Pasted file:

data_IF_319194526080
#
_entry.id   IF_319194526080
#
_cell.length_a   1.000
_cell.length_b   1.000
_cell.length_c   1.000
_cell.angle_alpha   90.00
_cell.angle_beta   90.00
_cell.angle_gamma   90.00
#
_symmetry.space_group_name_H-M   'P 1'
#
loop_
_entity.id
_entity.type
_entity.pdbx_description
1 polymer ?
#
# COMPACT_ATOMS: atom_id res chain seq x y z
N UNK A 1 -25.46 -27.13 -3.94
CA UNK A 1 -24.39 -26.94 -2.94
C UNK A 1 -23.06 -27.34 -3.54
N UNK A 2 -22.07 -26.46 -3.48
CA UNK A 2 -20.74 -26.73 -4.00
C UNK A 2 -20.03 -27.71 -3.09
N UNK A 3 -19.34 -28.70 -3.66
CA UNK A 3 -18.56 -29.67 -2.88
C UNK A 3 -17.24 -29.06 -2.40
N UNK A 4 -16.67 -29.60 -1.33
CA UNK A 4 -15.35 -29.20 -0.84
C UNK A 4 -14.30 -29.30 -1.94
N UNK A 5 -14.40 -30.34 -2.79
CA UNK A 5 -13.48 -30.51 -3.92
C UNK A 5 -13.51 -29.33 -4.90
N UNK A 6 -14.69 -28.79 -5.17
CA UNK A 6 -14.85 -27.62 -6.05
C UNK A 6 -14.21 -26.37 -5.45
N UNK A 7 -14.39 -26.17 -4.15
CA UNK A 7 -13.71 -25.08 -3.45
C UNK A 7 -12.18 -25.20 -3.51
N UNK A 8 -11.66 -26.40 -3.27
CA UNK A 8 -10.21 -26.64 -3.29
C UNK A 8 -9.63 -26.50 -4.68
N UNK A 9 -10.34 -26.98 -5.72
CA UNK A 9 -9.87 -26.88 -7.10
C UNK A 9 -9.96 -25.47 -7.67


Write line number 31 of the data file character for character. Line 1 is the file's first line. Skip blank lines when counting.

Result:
CA UNK A 4 -15.35 -29.20 -0.84